…Since the United Kingdom’s sovereign choice to leave the European Union amounts to a rejection of the principles underlying the European Union, and the Withdrawal Agreement is an agreement between the European Union and the United Kingdom to facilitate the latter’s orderly withdrawal from the former, the European Union was in no position to insist that the United Kingdom fully adhere to any of the European Union’s founding principles. Nor could the European Union secure rights that, in any event, it was not bound to assert on behalf of persons who are nationals of a State that has left the European Union and who are therefore no longer Union citizens. Finally, since Union citizenship depends upon the possession of Member State citizenship, no response other than the exclusion of British nationals from the definition of Union citizens was possible whilst remaining within the scope of the Treaties. [para 75]
Advocate-General’s opinions are not binding on the CJEU judges, so this is not the final word on the legal issues yet. But let’s examine what the opinion would mean if the judges follow it.
The opinion is, first and foremost, a complete rejection of the argument that UK citizens retain EU citizenship after Brexit. It explicitly applies whether those UK citizens have exercised free movement rights or not; and although it is focussed on voting rights (the subject-matter of the case) there is no logical reason to limit its effect to voting rights only. So the free movement rights of EU citizenship have also been lost – after the end of the transition period. (The applicant’s technical arguments about whether the transition period exceptions applied to Member States – even if those arguments had been successful – would anyway be moot now, following the end of that period).
The Advocate-General mentions the prospect of the applicant obtaining French citizenship (therefore EU citizenship), but not all UK citizens would find that route so easy. However, this is not crucial to the main logic of his legal argument, which is simply that EU citizenship depends on holding the nationality of a Member State – and the UK is no longer a Member State.
Moreover, in the view of the Advocate-General, the responsibility for the UK no longer being a Member State is solely that of the UK, given that the UK took a unilateral decision to leave the EU. This is consistent with prior CJEU case law (see Wightman and Shindler, discussed here and here). It follows implicitly that this case was not about whether Brexit itself was legally valid, since that was a matter for UK law (and that issue was not even raised by the national court). This is apparently sufficient in itself to defeat the argument relating to legitimate expectations, without needing to examine whether the EU created such expectations.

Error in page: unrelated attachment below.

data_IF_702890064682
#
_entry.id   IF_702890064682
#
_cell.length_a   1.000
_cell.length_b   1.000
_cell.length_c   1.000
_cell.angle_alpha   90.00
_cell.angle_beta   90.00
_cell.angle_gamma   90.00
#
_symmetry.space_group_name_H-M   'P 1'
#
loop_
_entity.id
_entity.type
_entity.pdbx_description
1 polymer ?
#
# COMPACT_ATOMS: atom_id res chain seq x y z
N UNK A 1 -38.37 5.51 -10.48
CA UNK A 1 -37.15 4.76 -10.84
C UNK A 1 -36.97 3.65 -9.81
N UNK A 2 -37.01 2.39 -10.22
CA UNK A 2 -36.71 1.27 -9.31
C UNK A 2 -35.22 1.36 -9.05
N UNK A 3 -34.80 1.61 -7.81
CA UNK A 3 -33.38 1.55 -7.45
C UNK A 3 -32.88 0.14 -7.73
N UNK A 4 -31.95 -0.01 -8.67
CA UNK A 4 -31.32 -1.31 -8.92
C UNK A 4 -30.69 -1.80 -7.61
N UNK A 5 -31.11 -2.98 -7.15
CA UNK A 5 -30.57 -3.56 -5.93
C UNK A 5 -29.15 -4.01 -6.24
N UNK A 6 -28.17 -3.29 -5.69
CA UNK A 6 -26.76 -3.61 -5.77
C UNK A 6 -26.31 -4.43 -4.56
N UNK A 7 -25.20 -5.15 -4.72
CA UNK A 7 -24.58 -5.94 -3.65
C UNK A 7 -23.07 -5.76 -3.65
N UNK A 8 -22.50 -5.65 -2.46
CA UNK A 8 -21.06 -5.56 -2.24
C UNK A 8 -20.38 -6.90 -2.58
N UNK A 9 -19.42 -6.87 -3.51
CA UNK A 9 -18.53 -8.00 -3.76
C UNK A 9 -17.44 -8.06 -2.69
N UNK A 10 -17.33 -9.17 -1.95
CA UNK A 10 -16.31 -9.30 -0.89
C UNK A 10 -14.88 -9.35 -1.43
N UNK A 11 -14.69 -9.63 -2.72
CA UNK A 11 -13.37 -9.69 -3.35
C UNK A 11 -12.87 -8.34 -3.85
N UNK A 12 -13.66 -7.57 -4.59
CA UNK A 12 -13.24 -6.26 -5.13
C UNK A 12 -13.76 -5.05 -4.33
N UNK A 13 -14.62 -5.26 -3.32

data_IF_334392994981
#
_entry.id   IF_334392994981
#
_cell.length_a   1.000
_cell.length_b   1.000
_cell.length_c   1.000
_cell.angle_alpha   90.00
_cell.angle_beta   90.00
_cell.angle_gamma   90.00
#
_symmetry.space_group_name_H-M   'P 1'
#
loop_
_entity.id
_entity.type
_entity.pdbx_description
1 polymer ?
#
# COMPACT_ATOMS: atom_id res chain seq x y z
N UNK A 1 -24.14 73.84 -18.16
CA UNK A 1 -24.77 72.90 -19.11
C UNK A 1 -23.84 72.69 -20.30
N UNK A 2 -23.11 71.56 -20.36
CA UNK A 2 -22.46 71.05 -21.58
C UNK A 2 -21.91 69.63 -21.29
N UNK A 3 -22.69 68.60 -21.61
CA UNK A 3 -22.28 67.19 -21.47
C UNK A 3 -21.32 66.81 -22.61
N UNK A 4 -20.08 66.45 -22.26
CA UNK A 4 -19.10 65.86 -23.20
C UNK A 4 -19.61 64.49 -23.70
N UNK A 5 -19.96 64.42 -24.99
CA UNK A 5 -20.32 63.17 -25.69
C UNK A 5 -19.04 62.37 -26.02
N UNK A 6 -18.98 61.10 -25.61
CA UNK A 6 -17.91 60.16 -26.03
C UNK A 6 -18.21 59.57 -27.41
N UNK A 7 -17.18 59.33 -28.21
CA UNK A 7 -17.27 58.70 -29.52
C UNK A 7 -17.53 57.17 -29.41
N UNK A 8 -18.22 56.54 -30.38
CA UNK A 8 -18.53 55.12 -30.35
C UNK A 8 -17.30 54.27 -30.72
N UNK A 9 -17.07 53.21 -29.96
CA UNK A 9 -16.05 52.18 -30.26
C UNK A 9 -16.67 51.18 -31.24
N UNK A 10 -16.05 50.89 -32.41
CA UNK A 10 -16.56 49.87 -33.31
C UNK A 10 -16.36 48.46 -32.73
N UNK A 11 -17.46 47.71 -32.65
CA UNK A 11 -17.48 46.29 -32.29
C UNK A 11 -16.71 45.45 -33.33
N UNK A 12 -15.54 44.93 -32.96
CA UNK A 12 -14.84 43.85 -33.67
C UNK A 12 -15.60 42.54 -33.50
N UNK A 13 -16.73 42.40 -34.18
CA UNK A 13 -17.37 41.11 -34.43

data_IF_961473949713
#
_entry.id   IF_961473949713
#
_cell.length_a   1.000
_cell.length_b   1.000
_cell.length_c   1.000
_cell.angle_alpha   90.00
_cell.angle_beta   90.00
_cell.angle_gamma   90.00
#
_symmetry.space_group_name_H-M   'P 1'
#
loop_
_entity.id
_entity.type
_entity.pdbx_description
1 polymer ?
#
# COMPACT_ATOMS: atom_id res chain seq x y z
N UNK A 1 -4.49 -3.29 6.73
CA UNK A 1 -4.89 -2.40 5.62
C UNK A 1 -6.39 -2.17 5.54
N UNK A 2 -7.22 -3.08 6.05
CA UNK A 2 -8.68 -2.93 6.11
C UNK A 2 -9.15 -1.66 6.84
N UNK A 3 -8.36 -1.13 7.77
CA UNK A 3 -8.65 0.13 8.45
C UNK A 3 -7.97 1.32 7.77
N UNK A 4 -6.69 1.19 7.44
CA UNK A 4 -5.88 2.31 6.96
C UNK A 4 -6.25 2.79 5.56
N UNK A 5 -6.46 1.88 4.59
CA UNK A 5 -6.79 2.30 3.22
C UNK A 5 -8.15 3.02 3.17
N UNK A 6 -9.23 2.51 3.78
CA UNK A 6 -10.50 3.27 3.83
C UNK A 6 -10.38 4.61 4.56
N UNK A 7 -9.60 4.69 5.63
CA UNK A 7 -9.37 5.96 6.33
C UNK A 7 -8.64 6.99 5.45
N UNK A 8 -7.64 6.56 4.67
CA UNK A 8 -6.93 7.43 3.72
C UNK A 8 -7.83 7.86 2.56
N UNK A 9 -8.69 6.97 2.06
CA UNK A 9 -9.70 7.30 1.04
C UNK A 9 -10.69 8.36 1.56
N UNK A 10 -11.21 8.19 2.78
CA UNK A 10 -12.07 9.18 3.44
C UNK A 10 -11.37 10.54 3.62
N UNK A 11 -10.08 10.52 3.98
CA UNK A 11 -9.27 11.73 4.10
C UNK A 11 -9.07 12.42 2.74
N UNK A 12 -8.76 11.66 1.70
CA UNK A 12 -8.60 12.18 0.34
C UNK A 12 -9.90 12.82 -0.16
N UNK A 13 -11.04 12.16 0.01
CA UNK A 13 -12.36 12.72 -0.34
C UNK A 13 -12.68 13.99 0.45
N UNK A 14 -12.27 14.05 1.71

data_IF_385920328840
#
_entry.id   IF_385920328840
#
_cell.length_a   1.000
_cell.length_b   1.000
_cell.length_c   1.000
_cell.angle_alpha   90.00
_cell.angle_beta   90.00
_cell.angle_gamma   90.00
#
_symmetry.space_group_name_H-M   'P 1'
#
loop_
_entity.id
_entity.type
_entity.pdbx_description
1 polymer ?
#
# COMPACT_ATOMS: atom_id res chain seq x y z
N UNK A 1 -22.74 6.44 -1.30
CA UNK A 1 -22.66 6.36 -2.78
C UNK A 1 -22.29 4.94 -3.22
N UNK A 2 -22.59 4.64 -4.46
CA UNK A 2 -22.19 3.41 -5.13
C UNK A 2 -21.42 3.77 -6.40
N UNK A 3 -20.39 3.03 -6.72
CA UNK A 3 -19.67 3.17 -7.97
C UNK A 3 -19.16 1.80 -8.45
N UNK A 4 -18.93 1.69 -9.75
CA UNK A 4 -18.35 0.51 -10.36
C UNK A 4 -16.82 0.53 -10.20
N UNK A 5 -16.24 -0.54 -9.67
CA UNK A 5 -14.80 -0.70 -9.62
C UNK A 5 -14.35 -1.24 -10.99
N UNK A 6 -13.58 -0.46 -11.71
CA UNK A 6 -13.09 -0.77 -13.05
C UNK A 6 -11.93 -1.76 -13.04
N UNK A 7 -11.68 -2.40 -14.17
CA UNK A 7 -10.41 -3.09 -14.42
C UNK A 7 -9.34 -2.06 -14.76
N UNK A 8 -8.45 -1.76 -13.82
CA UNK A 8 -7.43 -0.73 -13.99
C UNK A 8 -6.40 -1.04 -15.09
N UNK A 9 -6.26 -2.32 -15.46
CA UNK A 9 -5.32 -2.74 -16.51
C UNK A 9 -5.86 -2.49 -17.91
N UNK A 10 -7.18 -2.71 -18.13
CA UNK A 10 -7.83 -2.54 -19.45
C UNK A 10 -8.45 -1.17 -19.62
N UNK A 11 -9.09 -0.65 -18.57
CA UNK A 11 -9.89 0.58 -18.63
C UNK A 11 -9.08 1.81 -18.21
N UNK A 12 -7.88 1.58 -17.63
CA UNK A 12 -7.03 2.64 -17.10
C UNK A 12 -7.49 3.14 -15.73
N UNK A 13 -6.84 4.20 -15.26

The Advocate-General does not discuss the common line of argument that ‘there is no provision explicitly detailing what happens to EU citizenship when a Member State leaves the EU’, presumably because he considers his conclusion as to the requirement of a link to the nationality of a Member State sufficient. If necessary, though, the response to that argument is simply that (as the opinion points out), Article 50 states that the Treaties cease to apply to the withdrawing Member State; and the Treaties create the concept of EU citizenship.
As for the analogy which the applicant sought to draw between Brexit and the prior CJEU judgments on the loss of EU citizenship, the opinion convincingly argues that the prior judgments confirm the link between Member State nationality and EU citizenship, not weaken it. For if EU citizenship could exist independently of holding Member State nationality, on the basis that the person concerned had once held the nationality of a Member State, then those judgments would have reached their conclusions on an entirely different basis. The whole point of the prior judgments is that the loss of Member State nationality fell within the scope of EU law because it led to the loss of EU citizenship.
The applicant’s argument turns on an assumption that EU citizenship is a status linked to individuals, not a status linked to a state’s membership of the European Union. But while there could well be an argument that EU citizenship should be based on the former approach, the wording of the Treaties (as the opinion confirms) points inescapably to the latter. Member States simply did not choose to create a status of EU citizenship independently from that of nationality of a Member State.
A further argument, not discussed by the Advocate-General, is that a comparison with the means of acquisition of EU citizenship is unhelpful to the applicant too. Brexit is a collective loss of EU citizenship, not an individual loss; so the better analogy is not with the case law on individual loss, but with the mechanism of collective acquisition. And the means by which nationals of the last 16 Member States to join the EU collectively obtained EU citizenship was those States’ accession to the EU on the basis of Article 49 TEU. It logically follows that the collective loss of EU citizenship follows logically from the parallel process of leaving the EU set out in Article 50.
Photo: Garry Knight, via Wikimedia commons
Barnard & Peers: chapter 26